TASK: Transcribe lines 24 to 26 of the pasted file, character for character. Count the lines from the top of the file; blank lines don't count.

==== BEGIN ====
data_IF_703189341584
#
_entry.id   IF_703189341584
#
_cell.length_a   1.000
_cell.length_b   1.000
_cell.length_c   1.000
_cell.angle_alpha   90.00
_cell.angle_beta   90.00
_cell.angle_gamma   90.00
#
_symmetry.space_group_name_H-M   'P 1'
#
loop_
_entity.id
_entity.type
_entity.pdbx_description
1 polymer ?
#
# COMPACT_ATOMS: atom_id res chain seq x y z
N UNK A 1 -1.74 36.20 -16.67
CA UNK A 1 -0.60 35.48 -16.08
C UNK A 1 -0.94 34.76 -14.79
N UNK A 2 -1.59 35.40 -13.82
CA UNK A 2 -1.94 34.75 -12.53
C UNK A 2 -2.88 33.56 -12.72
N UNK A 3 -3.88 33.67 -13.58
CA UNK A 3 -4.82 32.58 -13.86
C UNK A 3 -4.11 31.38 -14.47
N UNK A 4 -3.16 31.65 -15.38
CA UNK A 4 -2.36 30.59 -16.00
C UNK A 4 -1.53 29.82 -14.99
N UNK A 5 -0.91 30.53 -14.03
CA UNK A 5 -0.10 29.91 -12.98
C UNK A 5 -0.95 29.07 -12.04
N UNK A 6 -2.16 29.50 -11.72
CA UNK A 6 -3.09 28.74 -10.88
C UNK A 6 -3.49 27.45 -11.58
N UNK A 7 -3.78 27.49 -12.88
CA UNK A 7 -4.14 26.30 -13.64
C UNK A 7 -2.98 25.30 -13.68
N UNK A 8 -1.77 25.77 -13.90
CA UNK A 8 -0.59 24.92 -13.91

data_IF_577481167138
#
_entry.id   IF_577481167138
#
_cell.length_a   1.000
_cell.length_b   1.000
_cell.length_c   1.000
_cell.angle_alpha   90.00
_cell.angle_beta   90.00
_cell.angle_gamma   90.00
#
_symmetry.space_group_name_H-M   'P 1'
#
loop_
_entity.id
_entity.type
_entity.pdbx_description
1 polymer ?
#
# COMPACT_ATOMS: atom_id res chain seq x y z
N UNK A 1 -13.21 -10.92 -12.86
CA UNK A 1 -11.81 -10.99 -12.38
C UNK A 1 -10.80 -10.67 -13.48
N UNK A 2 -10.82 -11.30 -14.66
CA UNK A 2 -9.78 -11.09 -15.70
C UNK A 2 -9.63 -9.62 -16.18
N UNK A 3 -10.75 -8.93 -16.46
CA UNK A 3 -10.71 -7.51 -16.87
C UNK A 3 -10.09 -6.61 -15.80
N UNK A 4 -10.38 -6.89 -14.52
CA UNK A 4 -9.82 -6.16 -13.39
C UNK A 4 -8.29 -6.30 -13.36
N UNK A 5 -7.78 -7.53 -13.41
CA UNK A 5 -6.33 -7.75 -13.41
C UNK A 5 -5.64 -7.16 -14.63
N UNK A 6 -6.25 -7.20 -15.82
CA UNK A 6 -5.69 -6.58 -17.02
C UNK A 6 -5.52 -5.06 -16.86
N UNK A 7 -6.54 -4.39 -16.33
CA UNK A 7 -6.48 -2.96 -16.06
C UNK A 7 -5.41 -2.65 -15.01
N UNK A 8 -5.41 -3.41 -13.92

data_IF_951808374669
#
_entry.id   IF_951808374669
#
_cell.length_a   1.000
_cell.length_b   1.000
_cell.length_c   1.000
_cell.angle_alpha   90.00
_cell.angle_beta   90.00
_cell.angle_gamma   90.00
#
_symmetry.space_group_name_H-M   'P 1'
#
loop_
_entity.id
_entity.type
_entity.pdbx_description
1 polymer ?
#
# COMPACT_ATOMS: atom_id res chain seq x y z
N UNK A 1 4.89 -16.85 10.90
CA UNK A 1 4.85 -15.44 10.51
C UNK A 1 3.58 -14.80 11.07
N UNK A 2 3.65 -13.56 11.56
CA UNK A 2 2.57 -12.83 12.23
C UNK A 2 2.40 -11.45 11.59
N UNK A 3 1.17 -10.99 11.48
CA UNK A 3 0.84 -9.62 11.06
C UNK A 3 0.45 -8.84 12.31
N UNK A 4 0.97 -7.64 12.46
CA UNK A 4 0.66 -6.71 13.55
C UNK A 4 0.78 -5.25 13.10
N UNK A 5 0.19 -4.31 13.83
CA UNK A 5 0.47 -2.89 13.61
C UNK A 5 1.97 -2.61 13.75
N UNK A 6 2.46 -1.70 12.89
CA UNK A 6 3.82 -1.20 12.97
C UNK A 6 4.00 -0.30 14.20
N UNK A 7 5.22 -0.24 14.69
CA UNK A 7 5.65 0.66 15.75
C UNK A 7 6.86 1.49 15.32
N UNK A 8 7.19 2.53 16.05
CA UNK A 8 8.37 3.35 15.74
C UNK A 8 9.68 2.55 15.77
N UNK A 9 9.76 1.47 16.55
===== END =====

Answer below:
N UNK A 2 -1.59 35.40 -13.82
CA UNK A 2 -1.94 34.75 -12.53
C UNK A 2 -2.88 33.56 -12.72